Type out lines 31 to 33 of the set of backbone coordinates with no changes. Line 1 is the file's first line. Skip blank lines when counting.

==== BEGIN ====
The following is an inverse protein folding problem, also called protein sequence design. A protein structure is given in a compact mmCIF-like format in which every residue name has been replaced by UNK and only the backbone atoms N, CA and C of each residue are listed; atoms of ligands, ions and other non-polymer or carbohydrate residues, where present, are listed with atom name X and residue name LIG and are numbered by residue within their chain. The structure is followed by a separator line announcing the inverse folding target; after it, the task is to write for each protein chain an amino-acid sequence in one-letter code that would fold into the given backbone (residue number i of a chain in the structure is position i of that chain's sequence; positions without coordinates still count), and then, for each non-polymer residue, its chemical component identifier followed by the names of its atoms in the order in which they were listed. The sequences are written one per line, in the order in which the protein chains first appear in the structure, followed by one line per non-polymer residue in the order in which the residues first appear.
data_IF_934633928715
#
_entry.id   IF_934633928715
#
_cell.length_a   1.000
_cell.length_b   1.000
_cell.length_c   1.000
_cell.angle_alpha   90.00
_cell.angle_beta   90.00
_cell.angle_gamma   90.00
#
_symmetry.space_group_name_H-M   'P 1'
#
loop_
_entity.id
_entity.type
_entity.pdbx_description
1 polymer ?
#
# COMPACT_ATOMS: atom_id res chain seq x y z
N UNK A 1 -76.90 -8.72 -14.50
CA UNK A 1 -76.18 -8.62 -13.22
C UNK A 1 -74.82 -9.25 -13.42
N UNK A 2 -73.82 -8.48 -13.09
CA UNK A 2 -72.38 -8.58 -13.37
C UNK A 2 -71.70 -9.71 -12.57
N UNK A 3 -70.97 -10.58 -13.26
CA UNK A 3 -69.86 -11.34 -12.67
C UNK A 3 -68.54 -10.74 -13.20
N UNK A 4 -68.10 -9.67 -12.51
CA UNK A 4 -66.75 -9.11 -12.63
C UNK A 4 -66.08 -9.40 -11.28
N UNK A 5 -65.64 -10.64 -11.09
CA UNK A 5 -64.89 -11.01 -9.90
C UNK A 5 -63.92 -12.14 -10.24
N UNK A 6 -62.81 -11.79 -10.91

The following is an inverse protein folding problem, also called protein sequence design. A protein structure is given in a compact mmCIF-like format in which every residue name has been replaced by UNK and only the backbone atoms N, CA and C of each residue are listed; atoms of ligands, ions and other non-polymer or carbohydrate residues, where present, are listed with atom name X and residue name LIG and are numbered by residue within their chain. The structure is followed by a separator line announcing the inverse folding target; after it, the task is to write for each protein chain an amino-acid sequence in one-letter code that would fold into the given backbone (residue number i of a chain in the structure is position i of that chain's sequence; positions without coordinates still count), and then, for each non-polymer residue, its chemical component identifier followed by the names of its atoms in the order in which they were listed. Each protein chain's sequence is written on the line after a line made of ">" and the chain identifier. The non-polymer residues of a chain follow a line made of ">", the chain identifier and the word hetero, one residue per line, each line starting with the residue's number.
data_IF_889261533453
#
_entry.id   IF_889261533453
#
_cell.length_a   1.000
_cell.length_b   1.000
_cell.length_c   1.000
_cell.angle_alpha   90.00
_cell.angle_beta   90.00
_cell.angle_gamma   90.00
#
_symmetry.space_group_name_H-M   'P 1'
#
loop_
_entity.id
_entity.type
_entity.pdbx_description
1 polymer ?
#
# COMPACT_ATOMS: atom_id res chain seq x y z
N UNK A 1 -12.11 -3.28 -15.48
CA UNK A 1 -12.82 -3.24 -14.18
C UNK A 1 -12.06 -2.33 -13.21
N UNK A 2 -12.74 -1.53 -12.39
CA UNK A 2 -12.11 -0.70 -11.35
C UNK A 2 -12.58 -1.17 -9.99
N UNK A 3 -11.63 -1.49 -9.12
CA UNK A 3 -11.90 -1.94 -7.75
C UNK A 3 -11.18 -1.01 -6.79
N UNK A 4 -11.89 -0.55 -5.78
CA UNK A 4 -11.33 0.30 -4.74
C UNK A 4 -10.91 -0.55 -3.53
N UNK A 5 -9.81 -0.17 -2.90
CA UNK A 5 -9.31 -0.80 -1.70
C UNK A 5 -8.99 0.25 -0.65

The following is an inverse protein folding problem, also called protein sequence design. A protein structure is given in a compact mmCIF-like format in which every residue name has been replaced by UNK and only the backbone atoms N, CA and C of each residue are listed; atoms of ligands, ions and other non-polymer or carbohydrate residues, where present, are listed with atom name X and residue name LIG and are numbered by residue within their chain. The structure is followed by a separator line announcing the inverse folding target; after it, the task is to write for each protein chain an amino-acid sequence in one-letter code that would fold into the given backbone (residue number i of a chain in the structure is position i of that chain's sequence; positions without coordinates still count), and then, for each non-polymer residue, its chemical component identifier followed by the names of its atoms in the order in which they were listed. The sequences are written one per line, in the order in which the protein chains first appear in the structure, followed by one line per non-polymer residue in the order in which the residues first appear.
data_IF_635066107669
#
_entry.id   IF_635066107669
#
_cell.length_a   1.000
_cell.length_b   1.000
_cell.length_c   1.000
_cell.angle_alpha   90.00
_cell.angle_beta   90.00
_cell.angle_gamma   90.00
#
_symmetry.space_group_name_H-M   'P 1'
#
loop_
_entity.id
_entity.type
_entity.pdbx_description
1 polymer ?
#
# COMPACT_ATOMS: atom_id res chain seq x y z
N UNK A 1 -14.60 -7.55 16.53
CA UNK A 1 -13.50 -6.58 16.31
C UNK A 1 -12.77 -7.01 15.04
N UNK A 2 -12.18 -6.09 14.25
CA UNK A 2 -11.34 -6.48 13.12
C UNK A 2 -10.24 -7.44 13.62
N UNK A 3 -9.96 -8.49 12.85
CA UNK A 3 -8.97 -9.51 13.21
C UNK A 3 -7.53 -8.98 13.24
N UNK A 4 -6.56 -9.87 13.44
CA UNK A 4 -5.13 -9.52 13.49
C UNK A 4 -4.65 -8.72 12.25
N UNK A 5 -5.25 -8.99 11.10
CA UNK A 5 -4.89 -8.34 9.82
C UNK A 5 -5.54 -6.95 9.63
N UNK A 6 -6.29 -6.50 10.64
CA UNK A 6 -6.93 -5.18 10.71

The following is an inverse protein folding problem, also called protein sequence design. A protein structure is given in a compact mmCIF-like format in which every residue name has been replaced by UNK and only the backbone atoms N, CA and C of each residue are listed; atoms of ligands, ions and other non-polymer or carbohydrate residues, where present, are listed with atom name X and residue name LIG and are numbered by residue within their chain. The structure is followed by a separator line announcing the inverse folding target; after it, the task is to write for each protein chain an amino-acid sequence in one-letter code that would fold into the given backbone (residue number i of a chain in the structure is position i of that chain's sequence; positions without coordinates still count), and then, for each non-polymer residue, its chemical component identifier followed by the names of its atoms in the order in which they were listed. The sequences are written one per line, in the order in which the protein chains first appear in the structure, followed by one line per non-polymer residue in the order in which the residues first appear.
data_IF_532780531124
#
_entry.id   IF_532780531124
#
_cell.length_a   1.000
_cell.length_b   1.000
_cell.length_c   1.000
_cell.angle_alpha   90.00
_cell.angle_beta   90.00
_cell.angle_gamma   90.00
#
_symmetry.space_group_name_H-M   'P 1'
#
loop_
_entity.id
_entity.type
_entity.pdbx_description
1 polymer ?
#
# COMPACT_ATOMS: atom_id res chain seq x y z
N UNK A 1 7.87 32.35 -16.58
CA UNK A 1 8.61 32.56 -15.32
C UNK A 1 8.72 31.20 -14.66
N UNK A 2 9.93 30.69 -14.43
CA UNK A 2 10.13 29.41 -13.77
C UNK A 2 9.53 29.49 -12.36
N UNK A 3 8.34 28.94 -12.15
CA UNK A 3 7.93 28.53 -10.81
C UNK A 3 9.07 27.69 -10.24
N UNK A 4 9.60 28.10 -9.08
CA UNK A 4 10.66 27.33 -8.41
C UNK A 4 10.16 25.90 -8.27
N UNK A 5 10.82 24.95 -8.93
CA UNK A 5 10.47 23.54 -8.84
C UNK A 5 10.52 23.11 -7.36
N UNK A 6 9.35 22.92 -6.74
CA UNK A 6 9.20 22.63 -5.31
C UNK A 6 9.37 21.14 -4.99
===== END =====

N UNK A 4 -68.10 -9.67 -12.51
CA UNK A 4 -66.75 -9.11 -12.63
C UNK A 4 -66.08 -9.40 -11.28